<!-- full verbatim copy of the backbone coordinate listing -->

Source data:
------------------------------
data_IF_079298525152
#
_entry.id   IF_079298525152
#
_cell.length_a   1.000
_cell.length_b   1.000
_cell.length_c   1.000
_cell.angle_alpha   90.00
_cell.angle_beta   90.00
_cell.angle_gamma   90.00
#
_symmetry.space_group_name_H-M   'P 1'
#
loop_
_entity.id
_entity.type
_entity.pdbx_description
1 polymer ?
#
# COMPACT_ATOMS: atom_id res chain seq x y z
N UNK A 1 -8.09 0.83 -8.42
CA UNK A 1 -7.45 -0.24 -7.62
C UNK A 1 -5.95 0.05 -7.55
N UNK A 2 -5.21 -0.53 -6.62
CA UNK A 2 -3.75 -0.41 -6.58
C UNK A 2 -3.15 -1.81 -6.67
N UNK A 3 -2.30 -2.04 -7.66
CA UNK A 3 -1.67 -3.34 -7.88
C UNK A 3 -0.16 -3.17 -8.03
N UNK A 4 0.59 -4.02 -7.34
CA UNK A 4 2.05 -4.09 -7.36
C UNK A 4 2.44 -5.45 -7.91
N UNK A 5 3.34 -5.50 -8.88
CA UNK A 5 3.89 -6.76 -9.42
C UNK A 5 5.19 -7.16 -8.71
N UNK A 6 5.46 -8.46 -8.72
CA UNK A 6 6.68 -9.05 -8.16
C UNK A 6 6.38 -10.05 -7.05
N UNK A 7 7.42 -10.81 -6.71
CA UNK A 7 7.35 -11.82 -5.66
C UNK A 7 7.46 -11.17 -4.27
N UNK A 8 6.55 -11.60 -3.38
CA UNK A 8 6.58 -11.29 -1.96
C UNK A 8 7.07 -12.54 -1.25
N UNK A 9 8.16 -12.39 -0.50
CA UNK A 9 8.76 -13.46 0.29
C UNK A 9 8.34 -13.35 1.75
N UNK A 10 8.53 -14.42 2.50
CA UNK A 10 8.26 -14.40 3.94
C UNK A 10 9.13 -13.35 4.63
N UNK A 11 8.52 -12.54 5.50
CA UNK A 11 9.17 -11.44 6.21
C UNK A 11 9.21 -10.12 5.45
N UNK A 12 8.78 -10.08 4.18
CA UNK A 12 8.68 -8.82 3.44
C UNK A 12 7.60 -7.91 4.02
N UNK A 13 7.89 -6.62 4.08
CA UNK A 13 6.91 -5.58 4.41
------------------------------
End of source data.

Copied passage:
data_IF_079298525152
#
_entry.id   IF_079298525152
#
_cell.length_a   1.000
_cell.length_b   1.000
_cell.length_c   1.000
_cell.angle_alpha   90.00
_cell.angle_beta   90.00
_cell.angle_gamma   90.00
#
_symmetry.space_group_name_H-M   'P 1'
#
loop_
_entity.id
_entity.type
_entity.pdbx_description
1 polymer ?
#
# COMPACT_ATOMS: atom_id res chain seq x y z
N UNK A 1 -8.09 0.83 -8.42
CA UNK A 1 -7.45 -0.24 -7.62
C UNK A 1 -5.95 0.05 -7.55
N UNK A 2 -5.21 -0.53 -6.62
CA UNK A 2 -3.75 -0.41 -6.58
C UNK A 2 -3.15 -1.81 -6.67
N UNK A 3 -2.30 -2.04 -7.66
CA UNK A 3 -1.67 -3.34 -7.88
C UNK A 3 -0.16 -3.17 -8.03
N UNK A 4 0.59 -4.02 -7.34
CA UNK A 4 2.05 -4.09 -7.36
C UNK A 4 2.44 -5.45 -7.91
N UNK A 5 3.34 -5.50 -8.88
CA UNK A 5 3.89 -6.76 -9.42
C UNK A 5 5.19 -7.16 -8.71
N UNK A 6 5.46 -8.46 -8.72
CA UNK A 6 6.68 -9.05 -8.16
C UNK A 6 6.38 -10.05 -7.05
N UNK A 7 7.42 -10.81 -6.71
CA UNK A 7 7.35 -11.82 -5.66
C UNK A 7 7.46 -11.17 -4.27
N UNK A 8 6.55 -11.60 -3.38
CA UNK A 8 6.58 -11.29 -1.96
C UNK A 8 7.07 -12.54 -1.25
N UNK A 9 8.16 -12.39 -0.50
CA UNK A 9 8.76 -13.46 0.29
C UNK A 9 8.34 -13.35 1.75
N UNK A 10 8.53 -14.42 2.50
CA UNK A 10 8.26 -14.40 3.94
C UNK A 10 9.13 -13.35 4.63
N UNK A 11 8.52 -12.54 5.50
CA UNK A 11 9.17 -11.44 6.21
C UNK A 11 9.21 -10.12 5.45
N UNK A 12 8.78 -10.08 4.18
CA UNK A 12 8.68 -8.82 3.44
C UNK A 12 7.60 -7.91 4.02
N UNK A 13 7.89 -6.62 4.08
CA UNK A 13 6.91 -5.58 4.41